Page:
Magical Miracle Elixir: “better than bleach”. Secret ingredient? Bleach.

The Los Angeles Times published a bewilderingly hyped article today about an electrolytic device that makes “miracle” liquid. The article describes what actually is a kind of nifty gadget that uses an electrical current and a couple of semi-permeable membranes to generate (separately but simultaneously) a “degreaser” and a “sanitizer” out of ordinary salt and tapwater. They say that not only can you use one output to clean your dishes, the other one is “10 times more effective than bleach in killing bacteria”(insert a long string of exclamation points there). I just have one thing to say about that:


Take a look at that graphic (shamelessly hotlinked to BoingBoing’s copy – click the graphic to go to BoingBoing’s own post on the subject). Okay, now, see what the label on the stuff coming out on the right says? Does that sound kind of familiar?

Okay, now go grab that bottle of bleach under the sink. Read the label. It’s got something pretty similar, doesn’t it – “Sodium Hypochlorite” (or, possibly, Calcium Hypochlorite…but that really makes no difference). For those who don’t remember their chemistry classes, here’s another hint: think of “hypochlorous acid” as “Hydrogen Hypochlorite”…

The active part of bleach is the “hypochlorite”. That’s right – this is a “dilute acidic bleach” generator. Some “miracle”…

One reason for grocery-store bleach to be a very basic (as opposed ot acidic) solution is stability. In an acidic solution, hypochlorite tends to readily decompose, generating chlorine gas, or so I’m told – this is why the label on your bottle of bleach warns about mixing it with acids. The thing is, it’s apparently this short-lived chlorine that makes bleach such a good disinfectant. This is presumably why they claim the stuff coming out of this device is better than Sodium Hypochlorite “bleach” – it’s already decomposing into the germ-killing stuff as it comes out, as opposed to bleach which has to be formulated to stay stable during packaging, shipping, sitting on the store shelf, then finally sitting under your sink for a year before you use it. This is also why I recall hearing someone suggest on one episode of Basic Brewing Radio that adding a small amount of acidic vinegar should improve the disinfectant capabilities of your dilute bleach sanitizer (though the solution will not remain good for very long).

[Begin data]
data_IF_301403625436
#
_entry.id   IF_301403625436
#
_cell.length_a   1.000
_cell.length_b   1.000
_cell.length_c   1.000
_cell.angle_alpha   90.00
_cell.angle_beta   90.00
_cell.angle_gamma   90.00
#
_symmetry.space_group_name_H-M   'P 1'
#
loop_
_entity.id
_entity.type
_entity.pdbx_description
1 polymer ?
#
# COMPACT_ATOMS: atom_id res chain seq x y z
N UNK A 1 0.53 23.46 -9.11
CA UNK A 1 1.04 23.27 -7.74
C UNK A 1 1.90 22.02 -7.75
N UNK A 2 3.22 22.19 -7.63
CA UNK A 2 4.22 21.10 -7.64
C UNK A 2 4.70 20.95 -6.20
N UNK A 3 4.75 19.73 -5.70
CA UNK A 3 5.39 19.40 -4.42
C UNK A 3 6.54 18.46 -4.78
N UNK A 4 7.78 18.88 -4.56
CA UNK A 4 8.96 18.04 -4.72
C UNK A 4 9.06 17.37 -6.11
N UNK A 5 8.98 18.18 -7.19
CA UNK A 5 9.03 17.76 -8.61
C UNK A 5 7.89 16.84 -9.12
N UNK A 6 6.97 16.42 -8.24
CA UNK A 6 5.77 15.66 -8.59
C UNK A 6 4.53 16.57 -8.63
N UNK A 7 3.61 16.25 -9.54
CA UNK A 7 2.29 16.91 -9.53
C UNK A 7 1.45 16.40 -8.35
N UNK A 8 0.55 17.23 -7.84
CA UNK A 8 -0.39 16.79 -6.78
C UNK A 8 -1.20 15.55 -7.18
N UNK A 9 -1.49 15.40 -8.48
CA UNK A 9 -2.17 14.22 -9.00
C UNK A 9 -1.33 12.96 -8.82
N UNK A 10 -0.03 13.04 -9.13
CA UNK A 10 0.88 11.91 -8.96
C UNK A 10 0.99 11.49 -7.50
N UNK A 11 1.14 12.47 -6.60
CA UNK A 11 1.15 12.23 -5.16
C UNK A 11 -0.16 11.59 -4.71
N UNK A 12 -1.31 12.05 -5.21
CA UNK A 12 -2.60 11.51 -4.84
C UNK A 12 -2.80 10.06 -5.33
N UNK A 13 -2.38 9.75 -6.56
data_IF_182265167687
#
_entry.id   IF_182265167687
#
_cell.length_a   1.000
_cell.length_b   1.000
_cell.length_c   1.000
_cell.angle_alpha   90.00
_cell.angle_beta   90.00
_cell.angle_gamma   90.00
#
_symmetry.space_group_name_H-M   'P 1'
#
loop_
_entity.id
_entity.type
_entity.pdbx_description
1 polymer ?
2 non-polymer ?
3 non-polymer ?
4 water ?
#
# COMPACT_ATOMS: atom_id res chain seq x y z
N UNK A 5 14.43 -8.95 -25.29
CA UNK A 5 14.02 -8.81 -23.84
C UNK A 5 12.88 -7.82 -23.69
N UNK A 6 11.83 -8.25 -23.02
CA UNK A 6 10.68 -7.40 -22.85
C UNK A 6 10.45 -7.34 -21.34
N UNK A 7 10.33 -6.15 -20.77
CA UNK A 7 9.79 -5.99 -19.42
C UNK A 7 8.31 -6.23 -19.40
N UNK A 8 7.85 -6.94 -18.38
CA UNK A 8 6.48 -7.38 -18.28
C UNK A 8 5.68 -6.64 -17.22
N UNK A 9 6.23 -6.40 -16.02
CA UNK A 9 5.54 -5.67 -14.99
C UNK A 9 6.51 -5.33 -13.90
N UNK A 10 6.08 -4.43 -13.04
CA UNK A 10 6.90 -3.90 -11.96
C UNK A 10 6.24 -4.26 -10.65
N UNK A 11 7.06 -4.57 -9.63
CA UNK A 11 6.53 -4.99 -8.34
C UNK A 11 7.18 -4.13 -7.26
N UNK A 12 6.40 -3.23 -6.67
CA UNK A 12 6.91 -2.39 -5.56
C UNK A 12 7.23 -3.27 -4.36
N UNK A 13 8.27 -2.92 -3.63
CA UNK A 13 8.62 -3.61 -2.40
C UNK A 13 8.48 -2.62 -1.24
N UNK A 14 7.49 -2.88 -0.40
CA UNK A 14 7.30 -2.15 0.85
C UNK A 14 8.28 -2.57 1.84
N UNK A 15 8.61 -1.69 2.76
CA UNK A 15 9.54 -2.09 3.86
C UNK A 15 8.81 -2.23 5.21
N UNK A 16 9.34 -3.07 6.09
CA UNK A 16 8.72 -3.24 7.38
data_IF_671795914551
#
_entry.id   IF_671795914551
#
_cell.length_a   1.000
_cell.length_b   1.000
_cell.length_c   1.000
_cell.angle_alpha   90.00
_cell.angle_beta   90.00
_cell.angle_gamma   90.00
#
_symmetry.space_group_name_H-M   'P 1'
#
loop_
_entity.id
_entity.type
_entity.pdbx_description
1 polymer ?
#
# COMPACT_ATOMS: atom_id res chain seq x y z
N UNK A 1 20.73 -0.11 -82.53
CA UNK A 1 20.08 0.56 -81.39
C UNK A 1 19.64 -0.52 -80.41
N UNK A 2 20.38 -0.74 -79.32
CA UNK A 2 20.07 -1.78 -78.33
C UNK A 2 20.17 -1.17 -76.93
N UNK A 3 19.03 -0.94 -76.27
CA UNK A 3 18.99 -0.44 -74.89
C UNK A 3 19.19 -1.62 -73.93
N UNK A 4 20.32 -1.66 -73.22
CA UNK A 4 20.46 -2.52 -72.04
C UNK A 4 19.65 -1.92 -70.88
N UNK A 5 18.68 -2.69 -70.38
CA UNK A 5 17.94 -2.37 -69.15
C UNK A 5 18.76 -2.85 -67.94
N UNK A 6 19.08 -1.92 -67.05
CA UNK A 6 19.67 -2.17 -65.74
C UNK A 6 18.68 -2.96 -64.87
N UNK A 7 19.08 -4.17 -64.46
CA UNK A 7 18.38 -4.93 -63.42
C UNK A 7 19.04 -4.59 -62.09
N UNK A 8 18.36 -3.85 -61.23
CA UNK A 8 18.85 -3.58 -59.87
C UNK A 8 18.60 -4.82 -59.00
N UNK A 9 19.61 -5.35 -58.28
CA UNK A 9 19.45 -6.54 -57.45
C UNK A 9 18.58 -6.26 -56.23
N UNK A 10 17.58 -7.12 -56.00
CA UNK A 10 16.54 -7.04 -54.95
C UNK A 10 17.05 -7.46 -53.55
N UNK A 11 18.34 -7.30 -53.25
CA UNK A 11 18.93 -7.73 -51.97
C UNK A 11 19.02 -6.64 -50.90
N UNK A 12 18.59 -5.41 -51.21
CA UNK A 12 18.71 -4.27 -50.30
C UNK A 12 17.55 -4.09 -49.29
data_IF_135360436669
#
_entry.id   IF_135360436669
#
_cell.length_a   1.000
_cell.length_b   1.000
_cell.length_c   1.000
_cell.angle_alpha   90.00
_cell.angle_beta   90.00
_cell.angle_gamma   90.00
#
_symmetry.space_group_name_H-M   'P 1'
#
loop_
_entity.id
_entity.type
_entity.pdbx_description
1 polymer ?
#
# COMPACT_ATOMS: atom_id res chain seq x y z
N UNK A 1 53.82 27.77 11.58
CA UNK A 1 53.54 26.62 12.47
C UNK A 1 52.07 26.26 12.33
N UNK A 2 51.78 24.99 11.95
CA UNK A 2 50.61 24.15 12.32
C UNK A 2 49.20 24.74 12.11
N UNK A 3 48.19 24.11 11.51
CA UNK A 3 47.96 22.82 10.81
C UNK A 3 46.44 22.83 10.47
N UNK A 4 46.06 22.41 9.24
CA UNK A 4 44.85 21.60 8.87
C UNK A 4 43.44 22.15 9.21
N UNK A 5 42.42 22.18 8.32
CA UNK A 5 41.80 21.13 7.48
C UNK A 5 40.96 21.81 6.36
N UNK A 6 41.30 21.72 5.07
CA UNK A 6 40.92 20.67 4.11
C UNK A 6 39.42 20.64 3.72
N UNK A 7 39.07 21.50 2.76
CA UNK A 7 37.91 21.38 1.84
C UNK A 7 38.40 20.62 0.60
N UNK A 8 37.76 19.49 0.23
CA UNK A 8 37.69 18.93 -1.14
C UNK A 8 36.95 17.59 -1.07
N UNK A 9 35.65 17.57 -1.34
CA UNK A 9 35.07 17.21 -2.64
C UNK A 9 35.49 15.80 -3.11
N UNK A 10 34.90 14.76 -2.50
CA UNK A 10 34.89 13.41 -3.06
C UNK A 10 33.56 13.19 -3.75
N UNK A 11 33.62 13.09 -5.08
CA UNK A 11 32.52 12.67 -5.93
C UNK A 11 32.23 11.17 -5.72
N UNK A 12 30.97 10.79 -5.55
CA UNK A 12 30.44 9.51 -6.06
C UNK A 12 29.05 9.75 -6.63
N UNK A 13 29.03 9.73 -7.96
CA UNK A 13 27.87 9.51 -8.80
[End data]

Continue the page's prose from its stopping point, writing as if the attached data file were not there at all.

But the article doesn’t mention this boring fact. They just go on and on about the miracle of “Electrolyzed water” (which, properly speaking, would really be hydrogen and oxygen gas, but you already knew that right?) – I guess a single paragraph about a “dilute bleach generator” wouldn’t have attracted so much attention.

When I am elected Supreme Overlord of the United States, I shall mandate that science writers express a competent understanding of the science they cover. Yes, even if that means they have to actually do some research – I’m just cruel that way.

Admittedly, I’d still like to have one of these generators for my home brewlab…

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The Author is (currently) an autodidactic student of Industrial and Environmental microbiology, who is sick of people assuming all microbiology should be medical in nature, and who would really like to be allowed to go to graduate school one of these days now that he's finished his BS in Microbiology (with a bonus AS in Chemistry). He also enjoys exploring the Big Room (the one with the really high blue ceiling and big light that tracks from one side to the other every day) and looking at its contents from unusual mental angles.

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